People worked hard, miners, timber workers, graziers, but also had time to enjoy the unique lifestyle the high country offered. All aspects of life in a young nation were no different in this isolated, far away town. The isolation of their situation was made up by a strong community spirit and a deep appreciation of one’s neighbor.
But let me tell you, it was tough ,and ongoing battles against the forces of nature – rain, storms, snow, flooding, fire and drought were all part of life.
Bridges were often washed away. Mail contractors could not get through, the telegraph line was often out of action. On one occasion, the town was completely isolated for ten days.
In time, motorcars were appearing on roads in the area. At first, they were regarded as something of a menace. Horses took violent exception to the cars. They didn’t like them at all. These strange-shaped noisy fast-moving creatures proved too much for them to handle and they frequently bolted causing many an accident. But when the motorcar did arrive, it began to change Omeo people’s lives.
Mail that had been delivered by packhorse began to be delivered by car and in 1918 the Omeo mail car service began. It wasn’t perfect – the mail car often missed the train from Melbourne but at least it was a vast improvement on the packhorses. Three local residents bought the town’s first cars and everyone all predicted they would all be killed. I must admit it wasn’t long before I got one. In time T model Fords were to become the most popular, and before long, only two bullock wagons remained in the transport business.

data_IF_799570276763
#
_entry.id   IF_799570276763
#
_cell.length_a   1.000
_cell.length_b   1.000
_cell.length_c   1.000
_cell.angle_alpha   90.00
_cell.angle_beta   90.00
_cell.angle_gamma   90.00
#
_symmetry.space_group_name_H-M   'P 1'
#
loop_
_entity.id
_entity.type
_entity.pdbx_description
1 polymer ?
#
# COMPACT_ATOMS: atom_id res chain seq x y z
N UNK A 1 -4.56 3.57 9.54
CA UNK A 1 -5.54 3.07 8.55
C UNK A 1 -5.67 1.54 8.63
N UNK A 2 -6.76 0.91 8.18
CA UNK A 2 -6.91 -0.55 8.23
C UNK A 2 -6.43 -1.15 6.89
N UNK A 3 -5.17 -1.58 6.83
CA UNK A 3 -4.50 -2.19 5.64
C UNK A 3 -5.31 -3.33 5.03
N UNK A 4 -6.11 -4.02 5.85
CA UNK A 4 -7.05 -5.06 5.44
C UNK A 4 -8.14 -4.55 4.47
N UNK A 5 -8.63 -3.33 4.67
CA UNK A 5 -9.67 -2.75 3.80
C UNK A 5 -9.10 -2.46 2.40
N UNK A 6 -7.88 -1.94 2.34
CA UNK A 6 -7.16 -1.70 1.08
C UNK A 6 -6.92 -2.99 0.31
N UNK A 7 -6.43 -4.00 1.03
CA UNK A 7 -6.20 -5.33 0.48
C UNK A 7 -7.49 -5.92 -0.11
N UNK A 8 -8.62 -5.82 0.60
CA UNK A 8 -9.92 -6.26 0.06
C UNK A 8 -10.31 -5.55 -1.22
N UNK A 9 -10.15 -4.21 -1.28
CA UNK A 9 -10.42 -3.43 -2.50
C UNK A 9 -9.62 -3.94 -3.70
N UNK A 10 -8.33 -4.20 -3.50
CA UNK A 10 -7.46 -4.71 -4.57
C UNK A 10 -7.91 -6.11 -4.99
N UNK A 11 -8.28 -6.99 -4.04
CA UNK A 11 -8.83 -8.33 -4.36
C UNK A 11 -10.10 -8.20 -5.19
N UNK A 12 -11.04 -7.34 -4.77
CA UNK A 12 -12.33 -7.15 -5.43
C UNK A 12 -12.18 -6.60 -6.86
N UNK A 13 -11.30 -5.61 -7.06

In 1914, Omeo suffered its first setback. It was a very dry season throughout Australia. Crops had failed throughout the shire and in the next few months, large numbers of cattle and sheep perished.
At a time when people were leaving in considerable numbers and a lot were unemployed, World War One was declared.
A total of 232 of Omeo’s young men enlisted. Many of these became casualties. Forty-four were killed, and many never returned to the shire.
That year, many of the mines that were flourishing closed down. The boom was over.
Omeo was hit hard by the rabbit plague. In 1894 they were first sighted in the area. By the turn of the century, Omeo was home to millions of them and there was a real threat that they would overrun the entire region. Grazing land, pastoral land, vegetable gardens, all were being ruined. The rabbits left no food at all for sheep and cattle. Sixty-five percent of land originally taken up by settlers had been abandoned.